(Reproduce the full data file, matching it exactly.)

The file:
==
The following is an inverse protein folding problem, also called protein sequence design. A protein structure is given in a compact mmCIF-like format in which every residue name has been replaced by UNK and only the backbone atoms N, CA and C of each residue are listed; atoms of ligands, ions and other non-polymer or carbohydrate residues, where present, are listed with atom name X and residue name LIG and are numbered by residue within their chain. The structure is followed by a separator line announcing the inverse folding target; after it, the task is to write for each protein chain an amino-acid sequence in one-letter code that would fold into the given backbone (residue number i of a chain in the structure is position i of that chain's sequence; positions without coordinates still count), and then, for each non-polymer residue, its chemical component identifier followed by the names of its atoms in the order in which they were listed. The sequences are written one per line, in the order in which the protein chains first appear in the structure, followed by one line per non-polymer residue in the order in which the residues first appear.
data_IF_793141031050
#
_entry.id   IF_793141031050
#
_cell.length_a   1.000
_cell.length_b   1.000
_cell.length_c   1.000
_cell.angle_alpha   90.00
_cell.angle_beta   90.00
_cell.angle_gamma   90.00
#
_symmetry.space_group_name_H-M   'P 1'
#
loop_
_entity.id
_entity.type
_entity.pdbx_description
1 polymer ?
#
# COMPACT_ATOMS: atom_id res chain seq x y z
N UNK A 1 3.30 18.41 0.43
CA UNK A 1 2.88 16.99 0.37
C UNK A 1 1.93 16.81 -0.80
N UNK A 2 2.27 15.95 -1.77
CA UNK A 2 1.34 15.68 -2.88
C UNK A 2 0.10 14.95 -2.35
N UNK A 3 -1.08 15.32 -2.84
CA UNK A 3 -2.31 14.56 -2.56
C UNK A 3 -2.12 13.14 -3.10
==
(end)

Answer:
The following is an inverse protein folding problem, also called protein sequence design. A protein structure is given in a compact mmCIF-like format in which every residue name has been replaced by UNK and only the backbone atoms N, CA and C of each residue are listed; atoms of ligands, ions and other non-polymer or carbohydrate residues, where present, are listed with atom name X and residue name LIG and are numbered by residue within their chain. The structure is followed by a separator line announcing the inverse folding target; after it, the task is to write for each protein chain an amino-acid sequence in one-letter code that would fold into the given backbone (residue number i of a chain in the structure is position i of that chain's sequence; positions without coordinates still count), and then, for each non-polymer residue, its chemical component identifier followed by the names of its atoms in the order in which they were listed. The sequences are written one per line, in the order in which the protein chains first appear in the structure, followed by one line per non-polymer residue in the order in which the residues first appear.
data_IF_793141031050
#
_entry.id   IF_793141031050
#
_cell.length_a   1.000
_cell.length_b   1.000
_cell.length_c   1.000
_cell.angle_alpha   90.00
_cell.angle_beta   90.00
_cell.angle_gamma   90.00
#
_symmetry.space_group_name_H-M   'P 1'
#
loop_
_entity.id
_entity.type
_entity.pdbx_description
1 polymer ?
#
# COMPACT_ATOMS: atom_id res chain seq x y z
N UNK A 1 3.30 18.41 0.43
CA UNK A 1 2.88 16.99 0.37
C UNK A 1 1.93 16.81 -0.80
N UNK A 2 2.27 15.95 -1.77
CA UNK A 2 1.34 15.68 -2.88
C UNK A 2 0.10 14.95 -2.35
N UNK A 3 -1.08 15.32 -2.84
CA UNK A 3 -2.31 14.56 -2.56
C UNK A 3 -2.12 13.14 -3.10